About Mark Shasti, MD
Dr. Mark Shasti joined Inova in 2022 with nearly 10 years of experience and extensive fellowship training in orthopedic spine surgery and nonsurgical specialized care. He is proficient in the management of all spinal pathologies, specifically cervical and lumbar degenerative diseases, adult and pediatric scoliosis, infection, trauma, and tumors. Dr. Shasti also performs complex procedures, cervical disc arthroplasty (artificial disc) procedures and minimally invasive lumbar surgeries. He has a particular focus and interest in minimally invasive robotic and motion preservation spine surgery.
Dr. Shasti earned his medical degree at Northeast Ohio Medical University in Rootstown, OH, where he was awarded entrance into the Alpha Omega Alpha Honor Medical Society. He completed his residency training in orthopedic surgery at the R Adams Cowley Shock Trauma Center, University of Maryland Medical Center. He completed his spine fellowship at Leatherman Spine Center of Louisville, KY, in orthopedic and neurosurgical spine surgery with specialized training in complex adult and pediatric deformities and minimally invasive spine procedures.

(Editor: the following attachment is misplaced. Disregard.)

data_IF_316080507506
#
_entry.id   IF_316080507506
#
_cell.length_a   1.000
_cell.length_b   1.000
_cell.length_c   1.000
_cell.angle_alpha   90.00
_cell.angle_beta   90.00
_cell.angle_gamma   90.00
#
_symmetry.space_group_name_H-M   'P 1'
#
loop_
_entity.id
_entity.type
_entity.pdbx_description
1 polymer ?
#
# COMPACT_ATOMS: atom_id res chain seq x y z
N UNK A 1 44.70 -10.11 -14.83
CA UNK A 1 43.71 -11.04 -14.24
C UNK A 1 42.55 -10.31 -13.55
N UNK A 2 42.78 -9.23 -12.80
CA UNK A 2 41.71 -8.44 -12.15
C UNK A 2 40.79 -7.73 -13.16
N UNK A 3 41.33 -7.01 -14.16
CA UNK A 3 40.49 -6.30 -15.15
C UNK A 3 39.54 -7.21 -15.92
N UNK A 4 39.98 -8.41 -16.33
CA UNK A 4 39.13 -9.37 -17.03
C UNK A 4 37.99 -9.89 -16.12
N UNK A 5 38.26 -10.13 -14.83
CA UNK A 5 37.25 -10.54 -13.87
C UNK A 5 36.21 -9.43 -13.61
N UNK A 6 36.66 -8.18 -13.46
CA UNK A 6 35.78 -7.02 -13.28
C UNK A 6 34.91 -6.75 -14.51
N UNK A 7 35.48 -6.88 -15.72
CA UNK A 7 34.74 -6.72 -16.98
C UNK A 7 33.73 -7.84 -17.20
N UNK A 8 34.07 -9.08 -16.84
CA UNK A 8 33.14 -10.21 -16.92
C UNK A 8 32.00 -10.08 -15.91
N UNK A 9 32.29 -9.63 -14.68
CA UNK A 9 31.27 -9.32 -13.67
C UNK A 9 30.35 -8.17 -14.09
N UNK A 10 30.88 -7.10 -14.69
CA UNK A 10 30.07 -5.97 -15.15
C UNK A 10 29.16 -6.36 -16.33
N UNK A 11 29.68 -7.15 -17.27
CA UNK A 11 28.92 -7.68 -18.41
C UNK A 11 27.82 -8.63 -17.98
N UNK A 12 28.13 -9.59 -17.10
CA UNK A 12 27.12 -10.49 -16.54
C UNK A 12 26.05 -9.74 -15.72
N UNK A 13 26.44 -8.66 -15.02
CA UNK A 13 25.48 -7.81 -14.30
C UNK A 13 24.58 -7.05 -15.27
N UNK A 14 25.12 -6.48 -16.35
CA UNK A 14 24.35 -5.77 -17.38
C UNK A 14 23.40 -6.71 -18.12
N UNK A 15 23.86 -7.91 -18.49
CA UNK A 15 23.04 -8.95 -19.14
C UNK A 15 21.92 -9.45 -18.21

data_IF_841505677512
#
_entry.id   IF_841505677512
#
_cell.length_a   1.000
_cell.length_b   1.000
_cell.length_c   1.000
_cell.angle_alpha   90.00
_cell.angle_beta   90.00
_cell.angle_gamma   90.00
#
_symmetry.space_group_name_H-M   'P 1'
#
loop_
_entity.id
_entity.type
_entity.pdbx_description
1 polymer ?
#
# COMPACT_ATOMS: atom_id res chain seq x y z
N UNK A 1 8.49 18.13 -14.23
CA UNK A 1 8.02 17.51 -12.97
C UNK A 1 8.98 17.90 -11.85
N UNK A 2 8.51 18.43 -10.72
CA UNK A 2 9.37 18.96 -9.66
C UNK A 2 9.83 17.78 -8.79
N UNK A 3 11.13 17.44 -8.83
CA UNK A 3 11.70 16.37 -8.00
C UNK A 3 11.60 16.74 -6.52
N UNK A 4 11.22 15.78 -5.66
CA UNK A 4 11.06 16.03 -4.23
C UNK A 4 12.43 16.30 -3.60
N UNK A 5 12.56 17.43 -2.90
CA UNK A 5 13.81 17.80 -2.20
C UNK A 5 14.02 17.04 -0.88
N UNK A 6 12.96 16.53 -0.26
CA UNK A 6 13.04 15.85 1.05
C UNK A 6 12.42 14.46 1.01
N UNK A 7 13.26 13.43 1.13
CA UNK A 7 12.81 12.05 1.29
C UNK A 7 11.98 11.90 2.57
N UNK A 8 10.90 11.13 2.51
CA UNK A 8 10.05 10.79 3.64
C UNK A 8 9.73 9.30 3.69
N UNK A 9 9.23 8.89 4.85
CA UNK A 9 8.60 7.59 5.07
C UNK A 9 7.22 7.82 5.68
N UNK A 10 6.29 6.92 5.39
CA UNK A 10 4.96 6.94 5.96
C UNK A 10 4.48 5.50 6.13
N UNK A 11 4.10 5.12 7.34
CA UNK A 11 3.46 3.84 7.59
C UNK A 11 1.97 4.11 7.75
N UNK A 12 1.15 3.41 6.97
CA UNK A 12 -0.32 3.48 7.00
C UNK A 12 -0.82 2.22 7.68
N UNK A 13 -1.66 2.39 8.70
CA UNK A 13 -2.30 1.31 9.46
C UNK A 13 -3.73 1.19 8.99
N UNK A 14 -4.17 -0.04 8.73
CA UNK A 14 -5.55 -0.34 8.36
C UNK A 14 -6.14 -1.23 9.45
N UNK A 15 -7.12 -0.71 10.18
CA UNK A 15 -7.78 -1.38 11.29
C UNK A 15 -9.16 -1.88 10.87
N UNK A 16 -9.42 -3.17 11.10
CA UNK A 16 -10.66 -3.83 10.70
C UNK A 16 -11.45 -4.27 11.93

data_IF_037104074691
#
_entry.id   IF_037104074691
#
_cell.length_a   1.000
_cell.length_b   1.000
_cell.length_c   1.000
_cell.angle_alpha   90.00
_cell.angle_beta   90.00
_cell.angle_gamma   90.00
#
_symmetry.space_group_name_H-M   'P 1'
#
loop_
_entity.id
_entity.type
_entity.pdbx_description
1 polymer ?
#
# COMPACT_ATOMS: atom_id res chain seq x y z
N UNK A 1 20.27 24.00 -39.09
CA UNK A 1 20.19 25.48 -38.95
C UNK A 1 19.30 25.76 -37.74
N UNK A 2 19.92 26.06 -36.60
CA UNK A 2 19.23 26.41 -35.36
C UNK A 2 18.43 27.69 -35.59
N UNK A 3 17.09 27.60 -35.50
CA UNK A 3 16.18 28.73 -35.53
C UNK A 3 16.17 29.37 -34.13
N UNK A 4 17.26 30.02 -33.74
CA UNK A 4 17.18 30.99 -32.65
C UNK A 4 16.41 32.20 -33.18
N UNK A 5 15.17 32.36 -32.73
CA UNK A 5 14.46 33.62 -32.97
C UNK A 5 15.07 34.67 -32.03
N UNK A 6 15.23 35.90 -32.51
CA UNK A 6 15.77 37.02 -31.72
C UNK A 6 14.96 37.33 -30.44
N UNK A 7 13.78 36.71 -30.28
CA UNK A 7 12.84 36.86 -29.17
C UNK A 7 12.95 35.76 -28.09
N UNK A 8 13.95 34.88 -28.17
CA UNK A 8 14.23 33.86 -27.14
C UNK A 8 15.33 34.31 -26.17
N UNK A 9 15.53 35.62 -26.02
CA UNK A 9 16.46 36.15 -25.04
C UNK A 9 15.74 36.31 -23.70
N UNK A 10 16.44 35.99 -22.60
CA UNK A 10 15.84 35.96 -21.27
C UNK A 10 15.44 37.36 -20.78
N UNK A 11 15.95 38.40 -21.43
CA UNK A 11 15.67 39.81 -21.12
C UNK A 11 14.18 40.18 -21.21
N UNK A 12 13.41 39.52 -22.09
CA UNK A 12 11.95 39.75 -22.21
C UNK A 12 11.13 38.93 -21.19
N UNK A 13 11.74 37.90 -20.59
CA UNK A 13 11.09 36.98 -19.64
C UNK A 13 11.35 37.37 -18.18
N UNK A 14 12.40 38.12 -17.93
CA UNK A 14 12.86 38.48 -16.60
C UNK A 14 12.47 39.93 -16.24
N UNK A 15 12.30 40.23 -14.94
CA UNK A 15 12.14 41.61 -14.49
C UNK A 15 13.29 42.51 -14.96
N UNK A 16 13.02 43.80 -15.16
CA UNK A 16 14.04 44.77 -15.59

His dedication to relieving pain, restoring function, implementing treatments and providing compassionate care are assets to the spine program.
- AO Spine
- North American Spine Society
- American Academy of Orthopaedic Surgeons
Standing Tall: How Spinal Fusion Surgery and AI Fixed One Woman’s Spinal Deformity (November 2022)
Medical EducationNortheast Ohio Medical University 2013
Training Specialty: Orthopaedic Surgery
7/1/2013 - 06/30/2014
Training Specialty: Orthopaedics
7/1/2013 - 06/30/2018
Training Specialty: Spine Surgery
8/1/2018 - 8/30/2019
About Patient Comments
The Patient Rating score is an average of all responses to physician related questions on our nationally-recognized Press Ganey Patient Satisfaction Survey. Responses are measured on a scale of 1 to 5, with 5 being the best score. Comments are gathered from our Press Ganey Patient Satisfaction Survey and displayed in their entirety. Patients are de-identified for confidentiality and patient privacy.